What is known about this topic

  • MPGN is declining in developed countries;
  • MPGN is still common in low- and middle-income countries.

What this study adds

  • The number of cases of MPGN diagnosed in our hospital is also declining;
  • Renal failure at the time of initial diagnosis was associated with death or end-stage renal disease requiring dialysis or renal transplantation.



Competing interests Up    Down

The authors declare no competing interests.



Authors' contributions Up    Down

Conception and study design: KK, FJ, JH, MBH and IA. Data collection: IA, KK and ND. Data analysis and interpretation: IA, KK, FJ, TB. Manuscript drafting: IA and KK. Manuscript revision: IA. All authors read and approved the final version of the manuscript.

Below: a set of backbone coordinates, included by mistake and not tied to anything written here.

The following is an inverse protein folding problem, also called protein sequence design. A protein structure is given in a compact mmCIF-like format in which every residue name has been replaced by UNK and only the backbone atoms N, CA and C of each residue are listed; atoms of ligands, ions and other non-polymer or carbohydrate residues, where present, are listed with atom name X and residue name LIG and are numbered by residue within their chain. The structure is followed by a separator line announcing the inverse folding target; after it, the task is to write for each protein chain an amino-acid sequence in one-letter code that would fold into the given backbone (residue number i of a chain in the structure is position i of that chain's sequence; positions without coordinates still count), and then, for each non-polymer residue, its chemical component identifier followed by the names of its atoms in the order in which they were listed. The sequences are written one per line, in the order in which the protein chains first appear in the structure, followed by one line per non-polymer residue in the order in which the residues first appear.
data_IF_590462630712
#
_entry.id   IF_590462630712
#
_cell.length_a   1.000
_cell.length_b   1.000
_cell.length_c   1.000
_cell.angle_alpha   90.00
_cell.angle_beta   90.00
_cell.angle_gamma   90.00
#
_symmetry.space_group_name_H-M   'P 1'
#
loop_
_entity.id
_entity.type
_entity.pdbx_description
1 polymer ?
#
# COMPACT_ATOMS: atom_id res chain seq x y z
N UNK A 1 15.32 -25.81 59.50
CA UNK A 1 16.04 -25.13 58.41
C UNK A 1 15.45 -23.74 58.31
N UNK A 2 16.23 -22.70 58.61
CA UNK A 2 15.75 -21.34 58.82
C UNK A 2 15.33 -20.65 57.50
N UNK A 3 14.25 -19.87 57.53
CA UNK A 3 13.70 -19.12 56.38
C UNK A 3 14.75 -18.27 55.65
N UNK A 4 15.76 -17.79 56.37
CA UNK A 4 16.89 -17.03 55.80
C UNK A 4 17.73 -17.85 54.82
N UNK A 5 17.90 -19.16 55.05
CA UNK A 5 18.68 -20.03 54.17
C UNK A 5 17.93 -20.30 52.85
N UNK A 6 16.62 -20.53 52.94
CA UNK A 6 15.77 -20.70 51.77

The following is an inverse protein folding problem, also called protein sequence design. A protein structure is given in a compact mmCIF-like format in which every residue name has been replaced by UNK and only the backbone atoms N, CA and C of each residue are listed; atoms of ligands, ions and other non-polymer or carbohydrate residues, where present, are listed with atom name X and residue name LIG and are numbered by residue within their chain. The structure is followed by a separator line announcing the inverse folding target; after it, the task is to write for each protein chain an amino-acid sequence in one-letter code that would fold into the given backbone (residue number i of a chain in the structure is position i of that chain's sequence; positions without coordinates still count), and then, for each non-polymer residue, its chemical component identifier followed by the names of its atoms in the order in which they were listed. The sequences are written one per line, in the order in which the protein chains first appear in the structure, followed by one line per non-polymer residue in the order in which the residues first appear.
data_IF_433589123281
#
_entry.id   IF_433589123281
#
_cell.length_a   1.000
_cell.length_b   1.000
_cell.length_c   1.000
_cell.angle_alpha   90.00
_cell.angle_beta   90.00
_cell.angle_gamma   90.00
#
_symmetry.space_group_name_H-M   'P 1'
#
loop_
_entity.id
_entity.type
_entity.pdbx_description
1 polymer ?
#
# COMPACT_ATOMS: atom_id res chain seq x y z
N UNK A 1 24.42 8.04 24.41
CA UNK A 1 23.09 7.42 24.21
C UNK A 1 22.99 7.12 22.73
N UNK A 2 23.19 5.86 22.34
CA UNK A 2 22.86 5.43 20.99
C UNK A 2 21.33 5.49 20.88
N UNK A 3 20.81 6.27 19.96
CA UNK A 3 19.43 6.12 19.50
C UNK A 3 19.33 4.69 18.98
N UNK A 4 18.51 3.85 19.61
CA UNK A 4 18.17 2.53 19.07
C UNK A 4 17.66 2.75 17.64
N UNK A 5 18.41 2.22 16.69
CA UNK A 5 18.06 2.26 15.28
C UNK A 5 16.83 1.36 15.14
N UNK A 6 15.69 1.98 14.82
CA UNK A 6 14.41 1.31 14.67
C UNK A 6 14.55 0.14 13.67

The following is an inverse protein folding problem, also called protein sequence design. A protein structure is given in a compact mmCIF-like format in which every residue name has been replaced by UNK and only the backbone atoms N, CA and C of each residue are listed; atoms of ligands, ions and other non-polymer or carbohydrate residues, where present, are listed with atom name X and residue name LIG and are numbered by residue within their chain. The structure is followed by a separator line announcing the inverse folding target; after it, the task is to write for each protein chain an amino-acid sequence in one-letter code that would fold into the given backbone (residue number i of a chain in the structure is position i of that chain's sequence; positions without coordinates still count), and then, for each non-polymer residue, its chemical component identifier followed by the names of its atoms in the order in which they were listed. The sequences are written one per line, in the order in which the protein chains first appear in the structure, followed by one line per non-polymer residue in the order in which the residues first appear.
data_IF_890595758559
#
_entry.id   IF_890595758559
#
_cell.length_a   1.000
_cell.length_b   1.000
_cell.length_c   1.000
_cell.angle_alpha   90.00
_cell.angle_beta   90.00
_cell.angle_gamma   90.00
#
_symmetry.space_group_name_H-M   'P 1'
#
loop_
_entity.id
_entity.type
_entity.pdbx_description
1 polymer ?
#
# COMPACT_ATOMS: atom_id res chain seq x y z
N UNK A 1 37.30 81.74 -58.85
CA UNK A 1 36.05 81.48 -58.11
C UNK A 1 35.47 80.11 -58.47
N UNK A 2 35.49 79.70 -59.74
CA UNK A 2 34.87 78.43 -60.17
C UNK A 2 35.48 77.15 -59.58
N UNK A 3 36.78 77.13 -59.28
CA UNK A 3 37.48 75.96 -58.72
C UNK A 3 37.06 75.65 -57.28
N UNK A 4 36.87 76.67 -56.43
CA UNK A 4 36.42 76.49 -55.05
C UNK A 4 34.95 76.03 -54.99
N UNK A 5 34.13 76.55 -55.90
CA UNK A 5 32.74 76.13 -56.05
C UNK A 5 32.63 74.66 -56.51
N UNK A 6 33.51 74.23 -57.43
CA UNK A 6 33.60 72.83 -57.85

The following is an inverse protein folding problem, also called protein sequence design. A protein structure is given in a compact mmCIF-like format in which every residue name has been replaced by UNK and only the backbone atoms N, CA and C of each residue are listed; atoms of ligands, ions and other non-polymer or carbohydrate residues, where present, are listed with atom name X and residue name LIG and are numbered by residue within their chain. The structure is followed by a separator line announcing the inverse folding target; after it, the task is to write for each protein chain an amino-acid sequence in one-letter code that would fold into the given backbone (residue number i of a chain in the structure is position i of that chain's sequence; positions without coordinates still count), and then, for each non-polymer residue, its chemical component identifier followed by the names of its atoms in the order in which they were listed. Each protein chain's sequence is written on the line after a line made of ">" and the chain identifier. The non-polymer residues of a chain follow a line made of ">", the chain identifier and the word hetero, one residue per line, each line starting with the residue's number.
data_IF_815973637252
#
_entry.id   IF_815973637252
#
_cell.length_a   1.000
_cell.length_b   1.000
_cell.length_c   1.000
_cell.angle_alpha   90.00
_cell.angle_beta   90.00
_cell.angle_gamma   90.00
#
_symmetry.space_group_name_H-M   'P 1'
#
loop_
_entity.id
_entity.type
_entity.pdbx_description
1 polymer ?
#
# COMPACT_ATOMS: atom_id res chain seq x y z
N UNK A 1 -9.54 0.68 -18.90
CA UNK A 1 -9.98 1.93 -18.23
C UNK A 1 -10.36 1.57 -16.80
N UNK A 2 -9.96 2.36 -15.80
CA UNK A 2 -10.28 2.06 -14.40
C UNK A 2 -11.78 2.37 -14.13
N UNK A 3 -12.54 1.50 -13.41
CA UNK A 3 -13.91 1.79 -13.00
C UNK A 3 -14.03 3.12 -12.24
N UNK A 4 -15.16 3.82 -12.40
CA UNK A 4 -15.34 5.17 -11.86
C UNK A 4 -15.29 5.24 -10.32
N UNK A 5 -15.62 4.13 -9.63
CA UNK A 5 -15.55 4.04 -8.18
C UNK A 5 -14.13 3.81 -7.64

Tables and figures Up    Down

Table 1: clinico-biological features of membranoproliferative glomerulonephritis at baseline

Table 2: histological parameters of patients with membranoproliferative glomerulonephritis

Table 3: comparison between C3 glomerulopathy and immune complex mediated membranoproliferative glomerulonephritis

Table 4: impact of clinico-biological findings and histological parameters on renal outcome

Figure 1: distribution of cases of membranoproliferative glomerulonephritis according to periods of 4 years

Figure 2: Kaplan-Meier survival plot illustrating the effect of presence of renal failure at baseline on renal survival; renal survival was defined as the progression to end stage renal failure or death